The victims, killed instantly by a wave of superheated air, were covered by ash and when their bodies decayed a void was created. Fiorelli figured how to fill the void with plaster in the position the victims were in when they died. (Copyright Lee Krystek, 2018).

During 1599, some of the remains were found during the excavation of a tunnel to divert water from river Sarno, but major work didn't get underway until 1748 when Spanish military engineer, Rocque Joaquin de Alcubierre, started excavations following Spain's regaining control over the region a few years earlier. The King of Spain, Charles of Bourbon (who also ruled the nearby city of Naples), found the archeological discoveries of great interest. Since that time Pompeii has been slowly excavated, with about two thirds of the site exposed at the current time.

Giuseppe Fiorelli, who took charge of the excavations in 1863, made one of the most macabre discoveries about the city. He kept finding voids in the ash, and inside those voids, human bones. He finally determined that this is where victims of the superheated air had died and their remains had been covered with ash. As their bodies decayed over time, the space became empty. He decided by injecting wet plaster of Paris into the spaces, he could capture the positions of the people as they expired.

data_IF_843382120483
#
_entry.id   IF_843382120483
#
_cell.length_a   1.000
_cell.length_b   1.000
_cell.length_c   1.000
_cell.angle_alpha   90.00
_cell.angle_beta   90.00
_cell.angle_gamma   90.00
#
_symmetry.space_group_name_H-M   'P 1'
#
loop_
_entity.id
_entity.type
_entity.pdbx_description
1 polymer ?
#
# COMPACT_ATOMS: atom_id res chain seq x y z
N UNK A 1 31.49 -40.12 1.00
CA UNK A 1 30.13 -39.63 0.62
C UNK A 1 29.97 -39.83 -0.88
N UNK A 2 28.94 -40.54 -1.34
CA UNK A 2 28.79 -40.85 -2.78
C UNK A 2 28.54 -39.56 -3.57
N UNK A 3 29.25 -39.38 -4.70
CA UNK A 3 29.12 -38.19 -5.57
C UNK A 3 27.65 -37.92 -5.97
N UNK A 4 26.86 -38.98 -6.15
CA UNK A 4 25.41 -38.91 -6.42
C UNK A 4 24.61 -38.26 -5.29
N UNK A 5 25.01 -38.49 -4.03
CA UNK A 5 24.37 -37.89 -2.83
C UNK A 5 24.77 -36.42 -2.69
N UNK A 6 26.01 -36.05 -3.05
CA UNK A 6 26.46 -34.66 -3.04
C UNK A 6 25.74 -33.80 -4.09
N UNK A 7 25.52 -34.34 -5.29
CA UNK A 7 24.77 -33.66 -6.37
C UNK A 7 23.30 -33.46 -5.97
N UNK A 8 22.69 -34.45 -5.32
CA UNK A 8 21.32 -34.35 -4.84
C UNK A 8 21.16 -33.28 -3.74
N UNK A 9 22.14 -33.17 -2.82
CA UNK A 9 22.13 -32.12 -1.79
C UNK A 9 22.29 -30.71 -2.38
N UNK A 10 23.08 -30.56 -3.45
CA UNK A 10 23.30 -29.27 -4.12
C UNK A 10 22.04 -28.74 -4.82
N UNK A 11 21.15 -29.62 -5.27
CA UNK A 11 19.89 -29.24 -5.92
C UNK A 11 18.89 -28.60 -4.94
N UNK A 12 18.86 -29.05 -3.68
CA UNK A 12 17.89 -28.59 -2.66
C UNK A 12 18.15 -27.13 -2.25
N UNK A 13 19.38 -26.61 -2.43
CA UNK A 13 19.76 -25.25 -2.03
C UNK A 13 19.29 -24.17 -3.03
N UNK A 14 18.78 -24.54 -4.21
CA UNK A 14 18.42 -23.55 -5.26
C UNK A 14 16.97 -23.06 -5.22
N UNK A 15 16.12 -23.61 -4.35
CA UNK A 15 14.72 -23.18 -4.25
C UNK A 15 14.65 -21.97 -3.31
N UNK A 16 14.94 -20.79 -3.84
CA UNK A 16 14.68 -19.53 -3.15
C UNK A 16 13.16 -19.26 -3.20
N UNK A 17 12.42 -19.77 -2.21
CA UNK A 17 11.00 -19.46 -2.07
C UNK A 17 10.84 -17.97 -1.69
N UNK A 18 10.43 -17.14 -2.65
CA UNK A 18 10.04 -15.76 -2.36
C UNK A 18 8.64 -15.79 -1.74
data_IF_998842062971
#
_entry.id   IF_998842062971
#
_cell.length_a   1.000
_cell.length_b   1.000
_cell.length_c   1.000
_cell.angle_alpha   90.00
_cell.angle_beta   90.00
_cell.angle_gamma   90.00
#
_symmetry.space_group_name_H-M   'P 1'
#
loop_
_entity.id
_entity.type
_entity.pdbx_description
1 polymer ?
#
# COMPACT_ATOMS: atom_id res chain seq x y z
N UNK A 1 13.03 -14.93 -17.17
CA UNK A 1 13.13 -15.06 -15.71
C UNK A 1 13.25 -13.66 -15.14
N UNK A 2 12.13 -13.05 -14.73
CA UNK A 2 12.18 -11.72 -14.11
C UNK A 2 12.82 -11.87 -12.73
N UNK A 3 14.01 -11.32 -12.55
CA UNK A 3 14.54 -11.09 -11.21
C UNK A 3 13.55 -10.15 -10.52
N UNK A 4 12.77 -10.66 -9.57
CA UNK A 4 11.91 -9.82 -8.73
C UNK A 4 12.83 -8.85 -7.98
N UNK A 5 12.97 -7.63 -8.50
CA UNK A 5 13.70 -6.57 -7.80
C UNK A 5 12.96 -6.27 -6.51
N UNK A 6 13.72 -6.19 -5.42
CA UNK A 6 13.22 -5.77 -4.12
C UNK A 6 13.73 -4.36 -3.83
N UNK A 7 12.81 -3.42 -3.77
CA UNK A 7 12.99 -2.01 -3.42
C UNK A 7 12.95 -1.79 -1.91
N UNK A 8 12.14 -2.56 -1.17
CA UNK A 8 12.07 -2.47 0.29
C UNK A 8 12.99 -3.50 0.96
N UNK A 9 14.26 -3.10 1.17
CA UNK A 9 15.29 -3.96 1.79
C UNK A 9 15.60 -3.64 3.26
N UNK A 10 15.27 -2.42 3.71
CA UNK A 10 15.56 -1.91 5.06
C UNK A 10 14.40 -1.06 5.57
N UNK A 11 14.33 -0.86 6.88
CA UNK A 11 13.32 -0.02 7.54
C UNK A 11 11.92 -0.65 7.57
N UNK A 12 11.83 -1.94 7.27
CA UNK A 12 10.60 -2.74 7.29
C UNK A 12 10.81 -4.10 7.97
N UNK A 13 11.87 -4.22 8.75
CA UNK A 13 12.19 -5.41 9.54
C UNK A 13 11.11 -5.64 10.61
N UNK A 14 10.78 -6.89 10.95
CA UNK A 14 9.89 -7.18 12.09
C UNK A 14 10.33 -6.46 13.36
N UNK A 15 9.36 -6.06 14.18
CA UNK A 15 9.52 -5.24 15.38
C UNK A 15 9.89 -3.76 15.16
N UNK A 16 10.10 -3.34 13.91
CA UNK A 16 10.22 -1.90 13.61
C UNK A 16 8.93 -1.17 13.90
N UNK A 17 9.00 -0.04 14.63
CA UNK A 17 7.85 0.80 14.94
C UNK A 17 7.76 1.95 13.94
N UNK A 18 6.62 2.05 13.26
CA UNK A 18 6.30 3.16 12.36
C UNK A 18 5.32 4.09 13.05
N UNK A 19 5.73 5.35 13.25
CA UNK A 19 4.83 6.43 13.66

Pompeii Today

A visitor entering the main gate (closest to the Circumvesuviana metro stop) at the site climbs up a long Roman road from the ticket booths until he enters the town's forum. The forum, which was a large central square in the center of the city, was the heart of the town and contained an open air market surrounded by public buildings such as the temple of Jupiter and the equivalent of a city hall.

Surrounding the forum were streets in a grid pattern running in every direction to the outlying sections of the city. Paved with large stone blocks, the streets were designed to be flushed with water so they could also serve as the city's drainage and waste disposal system. Large stepping stones were placed at each intersection, allowing the town's citizens to cross the street without getting their feet wet. Spaces between the blocks allowed chariots and other wheeled vehicles to move down the street unimpeded. Visitors can still see ruts in the roads where the blocks have been worn down by countless, ancient vehicles rolling over them.

This counter top was the front of a ancient "fast food" shop. (Copyright Lee Krystek, 2018).